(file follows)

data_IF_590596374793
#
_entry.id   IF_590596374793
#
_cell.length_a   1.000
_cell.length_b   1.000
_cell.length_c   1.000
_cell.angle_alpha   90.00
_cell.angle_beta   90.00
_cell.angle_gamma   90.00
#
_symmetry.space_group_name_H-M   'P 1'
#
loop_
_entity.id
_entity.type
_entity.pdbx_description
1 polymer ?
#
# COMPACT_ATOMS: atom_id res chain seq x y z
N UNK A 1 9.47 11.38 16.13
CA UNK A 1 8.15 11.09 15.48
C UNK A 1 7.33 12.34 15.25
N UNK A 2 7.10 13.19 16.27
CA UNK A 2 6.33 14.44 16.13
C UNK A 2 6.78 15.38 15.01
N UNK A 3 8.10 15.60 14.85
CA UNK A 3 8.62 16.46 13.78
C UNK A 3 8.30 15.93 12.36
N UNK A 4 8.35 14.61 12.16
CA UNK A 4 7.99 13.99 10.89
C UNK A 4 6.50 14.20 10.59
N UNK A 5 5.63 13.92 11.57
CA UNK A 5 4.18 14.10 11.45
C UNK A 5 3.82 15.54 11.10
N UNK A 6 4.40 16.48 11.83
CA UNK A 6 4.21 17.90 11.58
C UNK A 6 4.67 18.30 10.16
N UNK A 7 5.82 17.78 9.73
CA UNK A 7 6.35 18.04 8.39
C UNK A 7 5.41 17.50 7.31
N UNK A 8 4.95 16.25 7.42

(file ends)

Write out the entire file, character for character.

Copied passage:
data_IF_590596374793
#
_entry.id   IF_590596374793
#
_cell.length_a   1.000
_cell.length_b   1.000
_cell.length_c   1.000
_cell.angle_alpha   90.00
_cell.angle_beta   90.00
_cell.angle_gamma   90.00
#
_symmetry.space_group_name_H-M   'P 1'
#
loop_
_entity.id
_entity.type
_entity.pdbx_description
1 polymer ?
#
# COMPACT_ATOMS: atom_id res chain seq x y z
N UNK A 1 9.47 11.38 16.13
CA UNK A 1 8.15 11.09 15.48
C UNK A 1 7.33 12.34 15.25
N UNK A 2 7.10 13.19 16.27
CA UNK A 2 6.33 14.44 16.13
C UNK A 2 6.78 15.38 15.01
N UNK A 3 8.10 15.60 14.85
CA UNK A 3 8.62 16.46 13.78
C UNK A 3 8.30 15.93 12.36
N UNK A 4 8.35 14.61 12.16
CA UNK A 4 7.99 13.99 10.89
C UNK A 4 6.50 14.20 10.59
N UNK A 5 5.63 13.92 11.57
CA UNK A 5 4.18 14.10 11.45
C UNK A 5 3.82 15.54 11.10
N UNK A 6 4.40 16.48 11.83
CA UNK A 6 4.21 17.90 11.58
C UNK A 6 4.67 18.30 10.16
N UNK A 7 5.82 17.78 9.73
CA UNK A 7 6.35 18.04 8.39
C UNK A 7 5.41 17.50 7.31
N UNK A 8 4.95 16.25 7.42